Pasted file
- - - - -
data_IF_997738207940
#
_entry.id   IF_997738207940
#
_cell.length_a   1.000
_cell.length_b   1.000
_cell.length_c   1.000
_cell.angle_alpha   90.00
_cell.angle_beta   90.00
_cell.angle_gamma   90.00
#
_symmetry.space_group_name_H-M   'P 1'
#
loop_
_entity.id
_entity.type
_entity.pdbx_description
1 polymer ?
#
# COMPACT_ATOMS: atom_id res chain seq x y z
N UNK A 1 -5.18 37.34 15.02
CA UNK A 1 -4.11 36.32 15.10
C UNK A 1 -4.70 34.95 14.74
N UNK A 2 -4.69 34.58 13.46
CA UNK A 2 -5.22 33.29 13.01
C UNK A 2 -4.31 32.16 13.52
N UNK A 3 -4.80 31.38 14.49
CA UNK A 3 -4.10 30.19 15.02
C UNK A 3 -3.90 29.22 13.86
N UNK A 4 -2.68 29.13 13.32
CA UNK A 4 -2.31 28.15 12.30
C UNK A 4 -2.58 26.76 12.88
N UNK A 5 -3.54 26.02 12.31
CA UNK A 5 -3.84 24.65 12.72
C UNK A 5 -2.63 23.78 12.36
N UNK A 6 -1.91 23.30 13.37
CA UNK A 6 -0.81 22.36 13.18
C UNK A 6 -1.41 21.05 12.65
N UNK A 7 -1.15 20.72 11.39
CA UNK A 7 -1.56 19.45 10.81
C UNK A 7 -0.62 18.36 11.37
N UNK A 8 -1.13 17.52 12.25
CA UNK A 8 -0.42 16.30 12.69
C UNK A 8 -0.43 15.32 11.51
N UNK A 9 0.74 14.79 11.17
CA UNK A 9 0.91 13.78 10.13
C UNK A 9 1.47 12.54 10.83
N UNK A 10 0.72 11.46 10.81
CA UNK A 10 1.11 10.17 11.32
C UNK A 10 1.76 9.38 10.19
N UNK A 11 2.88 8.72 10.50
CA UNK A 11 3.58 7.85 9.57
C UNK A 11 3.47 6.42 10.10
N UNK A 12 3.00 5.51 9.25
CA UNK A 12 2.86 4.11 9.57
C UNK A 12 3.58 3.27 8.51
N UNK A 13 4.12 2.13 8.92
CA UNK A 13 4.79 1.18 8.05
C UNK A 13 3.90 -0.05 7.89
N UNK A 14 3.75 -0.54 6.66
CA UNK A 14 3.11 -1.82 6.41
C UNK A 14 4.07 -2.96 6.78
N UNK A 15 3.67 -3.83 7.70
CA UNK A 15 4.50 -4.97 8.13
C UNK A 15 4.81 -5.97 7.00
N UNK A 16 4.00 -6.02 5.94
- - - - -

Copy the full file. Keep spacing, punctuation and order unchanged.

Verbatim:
data_IF_997738207940
#
_entry.id   IF_997738207940
#
_cell.length_a   1.000
_cell.length_b   1.000
_cell.length_c   1.000
_cell.angle_alpha   90.00
_cell.angle_beta   90.00
_cell.angle_gamma   90.00
#
_symmetry.space_group_name_H-M   'P 1'
#
loop_
_entity.id
_entity.type
_entity.pdbx_description
1 polymer ?
#
# COMPACT_ATOMS: atom_id res chain seq x y z
N UNK A 1 -5.18 37.34 15.02
CA UNK A 1 -4.11 36.32 15.10
C UNK A 1 -4.70 34.95 14.74
N UNK A 2 -4.69 34.58 13.46
CA UNK A 2 -5.22 33.29 13.01
C UNK A 2 -4.31 32.16 13.52
N UNK A 3 -4.80 31.38 14.49
CA UNK A 3 -4.10 30.19 15.02
C UNK A 3 -3.90 29.22 13.86
N UNK A 4 -2.68 29.13 13.32
CA UNK A 4 -2.31 28.15 12.30
C UNK A 4 -2.58 26.76 12.88
N UNK A 5 -3.54 26.02 12.31
CA UNK A 5 -3.84 24.65 12.72
C UNK A 5 -2.63 23.78 12.36
N UNK A 6 -1.91 23.30 13.37
CA UNK A 6 -0.81 22.36 13.18
C UNK A 6 -1.41 21.05 12.65
N UNK A 7 -1.15 20.72 11.39
CA UNK A 7 -1.56 19.45 10.81
C UNK A 7 -0.62 18.36 11.37
N UNK A 8 -1.13 17.52 12.25
CA UNK A 8 -0.42 16.30 12.69
C UNK A 8 -0.43 15.32 11.51
N UNK A 9 0.74 14.79 11.17
CA UNK A 9 0.91 13.78 10.13
C UNK A 9 1.47 12.54 10.83
N UNK A 10 0.72 11.46 10.81
CA UNK A 10 1.11 10.17 11.32
C UNK A 10 1.76 9.38 10.19
N UNK A 11 2.88 8.72 10.50
CA UNK A 11 3.58 7.85 9.57
C UNK A 11 3.47 6.42 10.10
N UNK A 12 3.00 5.51 9.25
CA UNK A 12 2.86 4.11 9.57
C UNK A 12 3.58 3.27 8.51
N UNK A 13 4.12 2.13 8.92
CA UNK A 13 4.79 1.18 8.05
C UNK A 13 3.90 -0.05 7.89
N UNK A 14 3.75 -0.54 6.66
CA UNK A 14 3.11 -1.82 6.41
C UNK A 14 4.07 -2.96 6.78
N UNK A 15 3.67 -3.83 7.70
CA UNK A 15 4.50 -4.97 8.13
C UNK A 15 4.81 -5.97 7.00
N UNK A 16 4.00 -6.02 5.94